The Alliance St. Louis docked at the Port of Beaumont in Texas this month and rolled out 179 armored trucks. Two weeks later, it was at a Delaware port loading 1,000 General Motors Co. cars and trucks bound for overseas.
This mixing of military and commercial cargo is a shift for the 11-deck container ship operated by A.P. Moeller-Maersk A/S. Until 2008, it ferried commercial freight between the U.S. and Asia. Maersk dropped that route for one to the Middle East, where the Alliance St. Louis picks up desert-tan trucks and other equipment that survived the Iraq war.
The Department of Defense is increasingly shipping war supplies on commercial lines. Since 2001, companies such as Maersk and Neptune Orient Lines Ltd. have been awarded at least $11.5 billion in defense contracts and have handled more than 90 percent of all military cargo to and from Iraq and Afghanistan.
“The Defense Department doesn’t have enough ships by itself to do all of that in a timely manner,” Gordon Holder, a retired Navy vice admiral, said in an interview. “It would take a decade, it would be more expensive and it would detract from its ability to do other missions. The partnership with our commercial carriers is essential.”
Maersk, owner of the world’s largest shipping line, has benefited the most from the U.S. military’s dependence on commercial lines.
The company, based in Copenhagen, received almost half the military’s $1.82 billion in contracts last year to ship supplies and equipment around the globe, most of it tied to Iraq and Afghanistan, according to Defense Department data. Maersk also arranges rail and truck transport as part of the agreements.
Maersk got $800 million from the Pentagon in the fiscal year that ended Sept. 30, up almost sixfold from the previous year, according to data compiled by Bloomberg. That represents 1.3 percent of the company’s $60.2 billion in 2011 revenue, and 2.9 percent of its container shipping business.
While the military accounts for a small share of Maersk’s revenue, the work tends to offer higher margins because of its specialized nature, said Jacob Pedersen, an analyst with Sydbank A/S in Denmark. It also may help offset a commercial shipping slowdown tied to a glut of new vessels, he said.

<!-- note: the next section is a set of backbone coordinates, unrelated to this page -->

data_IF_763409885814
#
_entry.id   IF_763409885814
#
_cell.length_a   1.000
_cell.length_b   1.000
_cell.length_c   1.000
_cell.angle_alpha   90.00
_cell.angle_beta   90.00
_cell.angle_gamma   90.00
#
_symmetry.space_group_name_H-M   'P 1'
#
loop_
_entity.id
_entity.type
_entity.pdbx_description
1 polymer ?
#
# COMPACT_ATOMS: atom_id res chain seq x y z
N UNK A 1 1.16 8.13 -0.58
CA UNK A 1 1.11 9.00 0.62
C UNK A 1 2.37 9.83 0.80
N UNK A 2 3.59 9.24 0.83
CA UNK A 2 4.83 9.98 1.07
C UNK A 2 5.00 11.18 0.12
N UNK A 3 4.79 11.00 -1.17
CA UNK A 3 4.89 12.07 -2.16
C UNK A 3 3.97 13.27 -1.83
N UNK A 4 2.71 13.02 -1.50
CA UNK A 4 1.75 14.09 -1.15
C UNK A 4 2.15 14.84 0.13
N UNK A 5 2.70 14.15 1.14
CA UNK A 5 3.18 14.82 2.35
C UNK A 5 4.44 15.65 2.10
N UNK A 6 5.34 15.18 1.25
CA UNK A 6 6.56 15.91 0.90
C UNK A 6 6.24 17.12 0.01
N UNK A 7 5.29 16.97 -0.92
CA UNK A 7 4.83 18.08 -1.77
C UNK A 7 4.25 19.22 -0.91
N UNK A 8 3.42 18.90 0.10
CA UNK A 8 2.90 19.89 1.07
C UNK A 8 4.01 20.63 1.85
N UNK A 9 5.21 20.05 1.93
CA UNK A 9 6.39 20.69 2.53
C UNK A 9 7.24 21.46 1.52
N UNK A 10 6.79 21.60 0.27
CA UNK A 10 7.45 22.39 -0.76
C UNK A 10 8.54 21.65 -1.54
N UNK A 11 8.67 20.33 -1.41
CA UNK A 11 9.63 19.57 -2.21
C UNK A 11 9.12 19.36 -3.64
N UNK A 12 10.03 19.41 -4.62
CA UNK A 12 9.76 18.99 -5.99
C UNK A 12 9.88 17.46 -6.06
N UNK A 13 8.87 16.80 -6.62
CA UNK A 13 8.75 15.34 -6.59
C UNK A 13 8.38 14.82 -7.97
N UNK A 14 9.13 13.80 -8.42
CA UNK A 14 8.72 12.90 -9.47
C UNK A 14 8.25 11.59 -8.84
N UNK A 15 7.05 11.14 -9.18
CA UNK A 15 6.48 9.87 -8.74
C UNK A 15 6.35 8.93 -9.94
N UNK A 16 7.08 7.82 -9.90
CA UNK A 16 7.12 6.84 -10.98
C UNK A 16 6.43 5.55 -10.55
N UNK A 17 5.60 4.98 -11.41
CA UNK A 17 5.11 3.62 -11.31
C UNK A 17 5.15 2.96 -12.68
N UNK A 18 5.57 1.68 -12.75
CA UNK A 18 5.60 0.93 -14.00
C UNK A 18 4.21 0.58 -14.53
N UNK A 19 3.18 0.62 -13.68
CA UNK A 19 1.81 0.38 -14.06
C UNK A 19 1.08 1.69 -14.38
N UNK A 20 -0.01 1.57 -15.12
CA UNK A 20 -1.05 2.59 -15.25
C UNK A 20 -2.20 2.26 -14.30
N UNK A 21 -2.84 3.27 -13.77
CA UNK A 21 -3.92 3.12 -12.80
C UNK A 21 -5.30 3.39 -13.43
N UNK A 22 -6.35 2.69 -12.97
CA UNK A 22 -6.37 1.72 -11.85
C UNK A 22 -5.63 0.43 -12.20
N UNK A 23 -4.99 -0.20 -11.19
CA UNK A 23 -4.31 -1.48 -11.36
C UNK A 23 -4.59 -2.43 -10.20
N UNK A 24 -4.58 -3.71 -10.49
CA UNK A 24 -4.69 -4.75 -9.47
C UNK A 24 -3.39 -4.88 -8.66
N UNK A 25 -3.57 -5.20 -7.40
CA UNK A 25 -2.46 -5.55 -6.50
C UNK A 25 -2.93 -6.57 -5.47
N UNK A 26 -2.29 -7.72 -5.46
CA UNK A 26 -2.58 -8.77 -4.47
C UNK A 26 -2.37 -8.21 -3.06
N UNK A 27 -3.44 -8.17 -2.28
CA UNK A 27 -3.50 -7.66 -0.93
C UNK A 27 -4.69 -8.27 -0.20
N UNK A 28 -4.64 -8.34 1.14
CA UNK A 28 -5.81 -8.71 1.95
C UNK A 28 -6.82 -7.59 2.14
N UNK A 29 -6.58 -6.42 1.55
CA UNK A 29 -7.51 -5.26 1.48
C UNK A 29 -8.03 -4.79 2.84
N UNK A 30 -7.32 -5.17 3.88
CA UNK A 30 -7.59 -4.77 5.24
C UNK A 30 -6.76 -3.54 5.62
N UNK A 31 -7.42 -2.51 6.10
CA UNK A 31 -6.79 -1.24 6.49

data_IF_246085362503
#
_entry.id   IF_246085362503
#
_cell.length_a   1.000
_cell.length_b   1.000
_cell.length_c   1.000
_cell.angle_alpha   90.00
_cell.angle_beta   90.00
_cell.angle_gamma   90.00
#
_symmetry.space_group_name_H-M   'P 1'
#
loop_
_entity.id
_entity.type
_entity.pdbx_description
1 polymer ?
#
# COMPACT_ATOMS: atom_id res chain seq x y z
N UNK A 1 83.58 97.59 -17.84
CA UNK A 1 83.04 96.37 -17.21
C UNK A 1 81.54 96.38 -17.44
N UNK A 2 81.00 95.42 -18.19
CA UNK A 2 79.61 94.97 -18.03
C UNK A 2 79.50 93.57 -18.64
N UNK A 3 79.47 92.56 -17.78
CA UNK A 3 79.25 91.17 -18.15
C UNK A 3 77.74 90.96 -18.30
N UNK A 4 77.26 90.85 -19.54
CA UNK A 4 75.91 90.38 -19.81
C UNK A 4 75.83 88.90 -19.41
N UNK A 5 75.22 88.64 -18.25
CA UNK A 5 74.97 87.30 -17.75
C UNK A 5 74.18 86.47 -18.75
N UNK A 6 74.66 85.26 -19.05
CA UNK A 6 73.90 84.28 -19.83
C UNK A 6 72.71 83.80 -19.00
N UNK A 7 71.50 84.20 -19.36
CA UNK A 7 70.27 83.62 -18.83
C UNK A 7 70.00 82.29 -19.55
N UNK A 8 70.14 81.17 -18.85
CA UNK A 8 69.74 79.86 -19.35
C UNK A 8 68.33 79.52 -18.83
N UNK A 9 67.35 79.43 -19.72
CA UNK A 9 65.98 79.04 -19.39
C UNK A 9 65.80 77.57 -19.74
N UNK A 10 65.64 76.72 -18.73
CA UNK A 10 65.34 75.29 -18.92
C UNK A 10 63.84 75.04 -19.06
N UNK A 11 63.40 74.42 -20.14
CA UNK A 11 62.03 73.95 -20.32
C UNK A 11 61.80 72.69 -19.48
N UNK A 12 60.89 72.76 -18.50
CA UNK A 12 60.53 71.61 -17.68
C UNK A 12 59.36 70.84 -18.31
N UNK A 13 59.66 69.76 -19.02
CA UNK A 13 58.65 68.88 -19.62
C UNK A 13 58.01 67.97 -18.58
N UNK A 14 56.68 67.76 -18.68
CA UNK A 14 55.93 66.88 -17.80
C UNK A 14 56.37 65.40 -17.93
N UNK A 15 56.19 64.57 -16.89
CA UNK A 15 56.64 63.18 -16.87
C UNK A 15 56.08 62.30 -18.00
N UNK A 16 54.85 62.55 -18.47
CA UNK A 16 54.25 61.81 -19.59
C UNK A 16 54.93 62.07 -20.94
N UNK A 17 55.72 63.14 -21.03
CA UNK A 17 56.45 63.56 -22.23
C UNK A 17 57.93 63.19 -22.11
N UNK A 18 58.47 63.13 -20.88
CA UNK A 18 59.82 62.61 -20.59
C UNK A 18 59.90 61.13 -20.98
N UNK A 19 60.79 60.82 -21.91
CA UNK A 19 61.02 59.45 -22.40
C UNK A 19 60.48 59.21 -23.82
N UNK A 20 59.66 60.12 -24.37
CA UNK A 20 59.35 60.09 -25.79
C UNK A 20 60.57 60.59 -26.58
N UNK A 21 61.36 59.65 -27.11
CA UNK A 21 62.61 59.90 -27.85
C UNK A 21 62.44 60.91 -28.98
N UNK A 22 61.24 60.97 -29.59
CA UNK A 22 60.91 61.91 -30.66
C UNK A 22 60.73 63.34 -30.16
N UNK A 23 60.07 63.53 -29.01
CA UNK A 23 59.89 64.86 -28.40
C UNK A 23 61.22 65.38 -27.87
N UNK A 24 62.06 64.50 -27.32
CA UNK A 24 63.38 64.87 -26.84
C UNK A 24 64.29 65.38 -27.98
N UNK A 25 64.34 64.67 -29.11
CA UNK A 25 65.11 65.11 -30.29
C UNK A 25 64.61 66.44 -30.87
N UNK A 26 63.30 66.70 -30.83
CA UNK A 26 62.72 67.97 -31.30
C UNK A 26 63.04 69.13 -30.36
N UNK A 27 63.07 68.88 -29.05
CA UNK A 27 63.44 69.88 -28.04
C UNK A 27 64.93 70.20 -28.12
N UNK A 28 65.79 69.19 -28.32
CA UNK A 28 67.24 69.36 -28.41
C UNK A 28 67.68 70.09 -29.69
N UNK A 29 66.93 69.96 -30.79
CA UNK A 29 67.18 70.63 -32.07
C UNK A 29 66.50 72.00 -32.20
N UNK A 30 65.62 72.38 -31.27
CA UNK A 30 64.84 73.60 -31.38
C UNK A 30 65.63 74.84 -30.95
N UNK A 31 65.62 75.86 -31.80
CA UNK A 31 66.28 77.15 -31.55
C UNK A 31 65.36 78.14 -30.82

“It is quite logical that the Afghanistan exit would increase the business done with Maersk Line -- but of course only temporarily,” Pedersen said in an e-mail.
American President Lines Ltd., part of Neptune Orient Lines Ltd. of Singapore, received $421 million in defense contracts in fiscal 2011. That represented 4.6 percent of the the parent company’s revenue of $9.21 billion in 2011, and 5.4 percent of Neptune’s shipping business.
A spokesman for American President Lines didn’t return an e-mail request for comment.
With the Iraq war’s end last year and the planned withdrawal from Afghanistan in 2014, the market may not support the number of commercial ships now operating, according to Eric Ebeling, vice president and general manager at American Roll-on Roll-off Carrier LLC, part of American Shipping & Logistics Group Inc. of Park Ridge, New Jersey.
The fleet increased to 60 ships from 47 ships in 2005 to accommodate war demand, yet military cargo volume will probably decline by 50 percent or more by 2015, he said.
“The present fleet size and cargo pool are becoming unsustainable,” Ebeling said in an interview. If the government doesn’t re-examine the size of the fleet and how much it pays carriers, “some may reconsider participating in the program.”
The military estimates it has saved $5.7 billion on equipment transportation costs since fiscal 2003, partly by relying more on the cheaper and more efficient commercial carriers, according to the U.S. Transportation Command, based at Scott Air Force Base in Illinois.